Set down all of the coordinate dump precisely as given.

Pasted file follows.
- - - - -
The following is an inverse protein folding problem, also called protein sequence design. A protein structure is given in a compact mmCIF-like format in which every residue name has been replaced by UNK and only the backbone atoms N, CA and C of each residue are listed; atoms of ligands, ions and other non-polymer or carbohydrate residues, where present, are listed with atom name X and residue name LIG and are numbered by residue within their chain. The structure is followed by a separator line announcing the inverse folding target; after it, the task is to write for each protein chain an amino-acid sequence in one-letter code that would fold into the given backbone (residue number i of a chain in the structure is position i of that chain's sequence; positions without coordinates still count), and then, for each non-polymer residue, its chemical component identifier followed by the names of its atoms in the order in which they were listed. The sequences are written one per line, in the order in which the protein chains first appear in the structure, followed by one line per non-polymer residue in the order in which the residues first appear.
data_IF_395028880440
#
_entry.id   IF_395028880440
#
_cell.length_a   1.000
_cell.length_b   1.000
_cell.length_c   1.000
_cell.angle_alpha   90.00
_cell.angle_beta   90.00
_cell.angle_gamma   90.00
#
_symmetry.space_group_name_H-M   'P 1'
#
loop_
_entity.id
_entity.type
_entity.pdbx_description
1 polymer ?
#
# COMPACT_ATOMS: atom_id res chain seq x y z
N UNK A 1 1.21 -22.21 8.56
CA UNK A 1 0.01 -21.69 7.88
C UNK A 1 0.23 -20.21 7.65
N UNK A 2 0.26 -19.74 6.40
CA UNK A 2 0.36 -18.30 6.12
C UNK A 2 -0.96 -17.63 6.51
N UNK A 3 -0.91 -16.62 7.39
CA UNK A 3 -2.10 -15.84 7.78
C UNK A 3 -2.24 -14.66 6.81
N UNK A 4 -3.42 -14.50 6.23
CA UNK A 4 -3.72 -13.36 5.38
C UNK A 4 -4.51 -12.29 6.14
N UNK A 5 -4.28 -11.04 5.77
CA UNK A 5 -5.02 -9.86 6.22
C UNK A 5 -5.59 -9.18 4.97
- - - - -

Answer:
The following is an inverse protein folding problem, also called protein sequence design. A protein structure is given in a compact mmCIF-like format in which every residue name has been replaced by UNK and only the backbone atoms N, CA and C of each residue are listed; atoms of ligands, ions and other non-polymer or carbohydrate residues, where present, are listed with atom name X and residue name LIG and are numbered by residue within their chain. The structure is followed by a separator line announcing the inverse folding target; after it, the task is to write for each protein chain an amino-acid sequence in one-letter code that would fold into the given backbone (residue number i of a chain in the structure is position i of that chain's sequence; positions without coordinates still count), and then, for each non-polymer residue, its chemical component identifier followed by the names of its atoms in the order in which they were listed. The sequences are written one per line, in the order in which the protein chains first appear in the structure, followed by one line per non-polymer residue in the order in which the residues first appear.
data_IF_395028880440
#
_entry.id   IF_395028880440
#
_cell.length_a   1.000
_cell.length_b   1.000
_cell.length_c   1.000
_cell.angle_alpha   90.00
_cell.angle_beta   90.00
_cell.angle_gamma   90.00
#
_symmetry.space_group_name_H-M   'P 1'
#
loop_
_entity.id
_entity.type
_entity.pdbx_description
1 polymer ?
#
# COMPACT_ATOMS: atom_id res chain seq x y z
N UNK A 1 1.21 -22.21 8.56
CA UNK A 1 0.01 -21.69 7.88
C UNK A 1 0.23 -20.21 7.65
N UNK A 2 0.26 -19.74 6.40
CA UNK A 2 0.36 -18.30 6.12
C UNK A 2 -0.96 -17.63 6.51
N UNK A 3 -0.91 -16.62 7.39
CA UNK A 3 -2.10 -15.84 7.78
C UNK A 3 -2.24 -14.66 6.81
N UNK A 4 -3.42 -14.50 6.23
CA UNK A 4 -3.72 -13.36 5.38
C UNK A 4 -4.51 -12.29 6.14
N UNK A 5 -4.28 -11.04 5.77
CA UNK A 5 -5.02 -9.86 6.22
C UNK A 5 -5.59 -9.18 4.97